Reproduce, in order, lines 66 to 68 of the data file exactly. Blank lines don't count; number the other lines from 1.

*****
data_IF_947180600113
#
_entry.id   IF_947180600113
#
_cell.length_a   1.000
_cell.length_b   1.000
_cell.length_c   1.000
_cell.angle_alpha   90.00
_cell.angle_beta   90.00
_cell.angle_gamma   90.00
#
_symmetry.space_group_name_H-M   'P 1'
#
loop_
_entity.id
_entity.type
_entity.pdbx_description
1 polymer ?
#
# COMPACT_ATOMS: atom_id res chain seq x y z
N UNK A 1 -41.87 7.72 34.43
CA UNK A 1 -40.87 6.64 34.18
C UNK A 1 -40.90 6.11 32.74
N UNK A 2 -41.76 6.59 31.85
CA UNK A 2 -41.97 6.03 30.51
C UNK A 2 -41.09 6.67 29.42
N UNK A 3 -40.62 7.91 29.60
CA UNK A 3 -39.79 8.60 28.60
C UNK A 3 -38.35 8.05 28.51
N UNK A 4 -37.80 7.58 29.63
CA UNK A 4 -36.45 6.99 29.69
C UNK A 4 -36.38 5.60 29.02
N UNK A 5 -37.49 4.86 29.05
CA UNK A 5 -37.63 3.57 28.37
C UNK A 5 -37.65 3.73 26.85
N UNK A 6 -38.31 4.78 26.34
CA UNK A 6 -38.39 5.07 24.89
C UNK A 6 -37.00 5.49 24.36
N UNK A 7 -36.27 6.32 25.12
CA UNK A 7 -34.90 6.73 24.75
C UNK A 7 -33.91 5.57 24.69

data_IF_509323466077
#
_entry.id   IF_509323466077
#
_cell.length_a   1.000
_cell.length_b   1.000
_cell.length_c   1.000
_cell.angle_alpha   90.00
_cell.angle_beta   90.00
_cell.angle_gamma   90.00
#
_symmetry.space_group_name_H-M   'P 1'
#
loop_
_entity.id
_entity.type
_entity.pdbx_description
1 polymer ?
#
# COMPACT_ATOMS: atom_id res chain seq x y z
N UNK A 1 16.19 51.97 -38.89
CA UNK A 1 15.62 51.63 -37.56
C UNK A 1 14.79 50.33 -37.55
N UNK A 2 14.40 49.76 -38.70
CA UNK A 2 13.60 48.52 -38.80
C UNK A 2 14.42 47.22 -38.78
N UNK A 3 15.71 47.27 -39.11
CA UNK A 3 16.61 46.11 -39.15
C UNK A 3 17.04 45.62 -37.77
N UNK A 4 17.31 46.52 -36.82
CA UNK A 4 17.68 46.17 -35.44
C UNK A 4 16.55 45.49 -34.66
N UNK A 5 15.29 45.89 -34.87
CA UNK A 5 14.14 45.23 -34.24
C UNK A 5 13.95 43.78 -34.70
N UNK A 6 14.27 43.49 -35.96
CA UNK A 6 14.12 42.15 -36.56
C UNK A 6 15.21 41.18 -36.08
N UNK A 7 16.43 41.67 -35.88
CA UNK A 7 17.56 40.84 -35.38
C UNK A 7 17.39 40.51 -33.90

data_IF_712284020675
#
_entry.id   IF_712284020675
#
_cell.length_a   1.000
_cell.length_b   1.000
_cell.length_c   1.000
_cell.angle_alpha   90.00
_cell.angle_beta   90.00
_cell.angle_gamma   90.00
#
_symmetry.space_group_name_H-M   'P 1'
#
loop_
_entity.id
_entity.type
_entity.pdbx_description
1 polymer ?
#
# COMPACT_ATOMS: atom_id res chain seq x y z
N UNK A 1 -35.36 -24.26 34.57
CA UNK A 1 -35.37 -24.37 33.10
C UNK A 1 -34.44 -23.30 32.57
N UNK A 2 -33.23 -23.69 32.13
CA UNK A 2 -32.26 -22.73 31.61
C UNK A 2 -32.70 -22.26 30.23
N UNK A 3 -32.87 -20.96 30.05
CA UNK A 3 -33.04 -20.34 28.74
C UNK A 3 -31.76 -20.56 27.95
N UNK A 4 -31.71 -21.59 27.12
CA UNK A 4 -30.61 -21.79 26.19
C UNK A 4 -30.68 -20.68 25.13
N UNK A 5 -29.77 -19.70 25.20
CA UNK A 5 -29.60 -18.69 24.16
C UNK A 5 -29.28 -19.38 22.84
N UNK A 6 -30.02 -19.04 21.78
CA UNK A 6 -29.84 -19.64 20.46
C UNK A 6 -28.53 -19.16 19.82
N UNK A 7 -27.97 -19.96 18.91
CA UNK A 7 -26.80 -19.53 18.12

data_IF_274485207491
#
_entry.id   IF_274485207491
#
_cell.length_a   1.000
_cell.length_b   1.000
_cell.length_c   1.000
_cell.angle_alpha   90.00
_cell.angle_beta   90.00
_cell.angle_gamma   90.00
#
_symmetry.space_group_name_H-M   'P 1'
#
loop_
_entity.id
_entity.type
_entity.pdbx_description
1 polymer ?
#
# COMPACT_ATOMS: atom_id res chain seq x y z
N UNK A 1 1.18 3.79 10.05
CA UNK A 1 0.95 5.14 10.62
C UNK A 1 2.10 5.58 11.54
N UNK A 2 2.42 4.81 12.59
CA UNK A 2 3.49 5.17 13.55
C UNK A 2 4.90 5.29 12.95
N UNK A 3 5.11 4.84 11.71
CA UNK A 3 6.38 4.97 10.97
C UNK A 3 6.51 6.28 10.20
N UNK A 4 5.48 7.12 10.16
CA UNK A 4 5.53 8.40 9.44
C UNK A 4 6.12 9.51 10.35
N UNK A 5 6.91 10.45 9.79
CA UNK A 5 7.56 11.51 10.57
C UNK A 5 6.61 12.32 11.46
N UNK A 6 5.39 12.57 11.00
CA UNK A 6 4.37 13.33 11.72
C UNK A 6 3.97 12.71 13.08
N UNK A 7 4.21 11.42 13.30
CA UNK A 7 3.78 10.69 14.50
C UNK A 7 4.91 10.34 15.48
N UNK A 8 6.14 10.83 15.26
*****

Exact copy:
CA UNK A 2 13.60 48.52 -38.80
C UNK A 2 14.42 47.22 -38.78
N UNK A 3 15.71 47.27 -39.11